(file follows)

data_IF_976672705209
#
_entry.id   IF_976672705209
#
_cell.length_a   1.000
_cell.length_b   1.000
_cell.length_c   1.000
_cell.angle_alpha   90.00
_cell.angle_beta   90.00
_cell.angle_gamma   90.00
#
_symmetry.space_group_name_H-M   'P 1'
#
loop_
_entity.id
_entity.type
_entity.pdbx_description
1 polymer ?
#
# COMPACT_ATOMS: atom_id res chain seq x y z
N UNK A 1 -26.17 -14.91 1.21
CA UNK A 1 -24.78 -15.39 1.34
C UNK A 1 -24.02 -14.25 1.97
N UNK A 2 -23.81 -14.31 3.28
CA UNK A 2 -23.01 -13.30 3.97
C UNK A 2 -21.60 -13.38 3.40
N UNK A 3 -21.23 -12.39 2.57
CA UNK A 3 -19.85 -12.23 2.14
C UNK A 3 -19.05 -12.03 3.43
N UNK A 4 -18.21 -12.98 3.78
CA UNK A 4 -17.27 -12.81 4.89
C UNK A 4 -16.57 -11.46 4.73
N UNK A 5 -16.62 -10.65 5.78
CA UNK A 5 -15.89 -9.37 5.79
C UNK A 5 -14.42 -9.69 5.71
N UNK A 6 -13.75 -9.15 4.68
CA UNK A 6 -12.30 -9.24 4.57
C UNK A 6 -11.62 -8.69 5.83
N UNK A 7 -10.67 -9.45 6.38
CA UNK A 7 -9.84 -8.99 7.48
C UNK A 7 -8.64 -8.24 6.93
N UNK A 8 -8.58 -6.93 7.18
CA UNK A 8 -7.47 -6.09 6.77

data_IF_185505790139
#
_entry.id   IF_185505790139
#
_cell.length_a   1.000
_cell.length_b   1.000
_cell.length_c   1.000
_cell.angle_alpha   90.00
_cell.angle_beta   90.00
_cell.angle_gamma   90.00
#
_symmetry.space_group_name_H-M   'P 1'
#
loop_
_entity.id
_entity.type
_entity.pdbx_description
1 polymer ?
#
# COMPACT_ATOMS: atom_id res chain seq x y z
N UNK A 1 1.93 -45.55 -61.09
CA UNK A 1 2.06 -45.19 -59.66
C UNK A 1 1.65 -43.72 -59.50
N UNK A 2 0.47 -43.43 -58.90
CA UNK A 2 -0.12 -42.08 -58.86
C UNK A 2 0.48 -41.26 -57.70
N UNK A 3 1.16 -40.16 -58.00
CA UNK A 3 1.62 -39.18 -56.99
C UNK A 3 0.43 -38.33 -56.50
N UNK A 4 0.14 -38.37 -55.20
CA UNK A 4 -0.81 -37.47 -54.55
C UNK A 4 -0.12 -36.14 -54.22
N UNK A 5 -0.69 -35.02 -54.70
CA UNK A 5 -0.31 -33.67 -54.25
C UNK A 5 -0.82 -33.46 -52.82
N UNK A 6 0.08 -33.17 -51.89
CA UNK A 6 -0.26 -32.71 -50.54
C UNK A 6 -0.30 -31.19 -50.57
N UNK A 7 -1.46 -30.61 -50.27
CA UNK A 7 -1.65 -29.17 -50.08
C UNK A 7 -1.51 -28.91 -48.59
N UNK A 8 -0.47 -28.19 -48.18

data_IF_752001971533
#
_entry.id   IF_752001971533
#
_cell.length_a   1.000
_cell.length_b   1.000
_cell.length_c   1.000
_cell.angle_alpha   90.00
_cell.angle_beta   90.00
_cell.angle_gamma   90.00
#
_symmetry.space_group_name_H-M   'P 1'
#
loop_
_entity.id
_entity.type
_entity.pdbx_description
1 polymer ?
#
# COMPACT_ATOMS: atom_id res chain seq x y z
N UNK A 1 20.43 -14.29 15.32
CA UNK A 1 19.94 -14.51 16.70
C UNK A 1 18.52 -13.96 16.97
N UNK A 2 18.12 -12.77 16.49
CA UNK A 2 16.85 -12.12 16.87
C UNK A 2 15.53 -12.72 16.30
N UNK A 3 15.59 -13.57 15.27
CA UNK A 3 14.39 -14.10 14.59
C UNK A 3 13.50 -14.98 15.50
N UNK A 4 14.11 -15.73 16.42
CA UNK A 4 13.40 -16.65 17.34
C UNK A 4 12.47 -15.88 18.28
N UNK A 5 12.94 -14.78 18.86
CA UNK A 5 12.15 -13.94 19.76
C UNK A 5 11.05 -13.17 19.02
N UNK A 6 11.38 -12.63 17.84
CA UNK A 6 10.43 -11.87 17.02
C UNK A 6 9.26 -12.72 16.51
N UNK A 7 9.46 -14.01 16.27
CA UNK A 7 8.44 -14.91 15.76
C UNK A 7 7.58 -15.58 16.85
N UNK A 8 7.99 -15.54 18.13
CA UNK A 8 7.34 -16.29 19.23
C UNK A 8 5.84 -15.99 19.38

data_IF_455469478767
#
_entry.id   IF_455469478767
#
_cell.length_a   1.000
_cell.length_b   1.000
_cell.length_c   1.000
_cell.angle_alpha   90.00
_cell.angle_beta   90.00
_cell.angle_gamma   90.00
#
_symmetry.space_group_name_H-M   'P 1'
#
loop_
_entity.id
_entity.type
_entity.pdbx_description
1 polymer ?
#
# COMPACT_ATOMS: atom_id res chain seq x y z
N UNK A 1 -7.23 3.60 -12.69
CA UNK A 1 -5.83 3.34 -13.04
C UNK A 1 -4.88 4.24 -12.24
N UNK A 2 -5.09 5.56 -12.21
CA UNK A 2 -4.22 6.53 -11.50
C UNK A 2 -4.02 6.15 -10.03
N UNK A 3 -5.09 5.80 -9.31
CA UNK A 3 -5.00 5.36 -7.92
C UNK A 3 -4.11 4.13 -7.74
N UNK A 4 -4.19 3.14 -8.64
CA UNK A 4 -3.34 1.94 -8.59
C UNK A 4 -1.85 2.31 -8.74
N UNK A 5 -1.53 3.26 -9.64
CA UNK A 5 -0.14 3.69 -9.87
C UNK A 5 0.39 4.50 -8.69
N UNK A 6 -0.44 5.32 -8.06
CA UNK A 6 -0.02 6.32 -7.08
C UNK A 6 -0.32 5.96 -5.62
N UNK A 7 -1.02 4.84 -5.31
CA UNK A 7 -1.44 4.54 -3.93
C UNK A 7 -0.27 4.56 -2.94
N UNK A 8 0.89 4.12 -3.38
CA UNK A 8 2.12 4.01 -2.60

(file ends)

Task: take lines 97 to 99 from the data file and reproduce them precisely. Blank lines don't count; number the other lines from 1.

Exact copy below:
_symmetry.space_group_name_H-M   'P 1'
#
loop_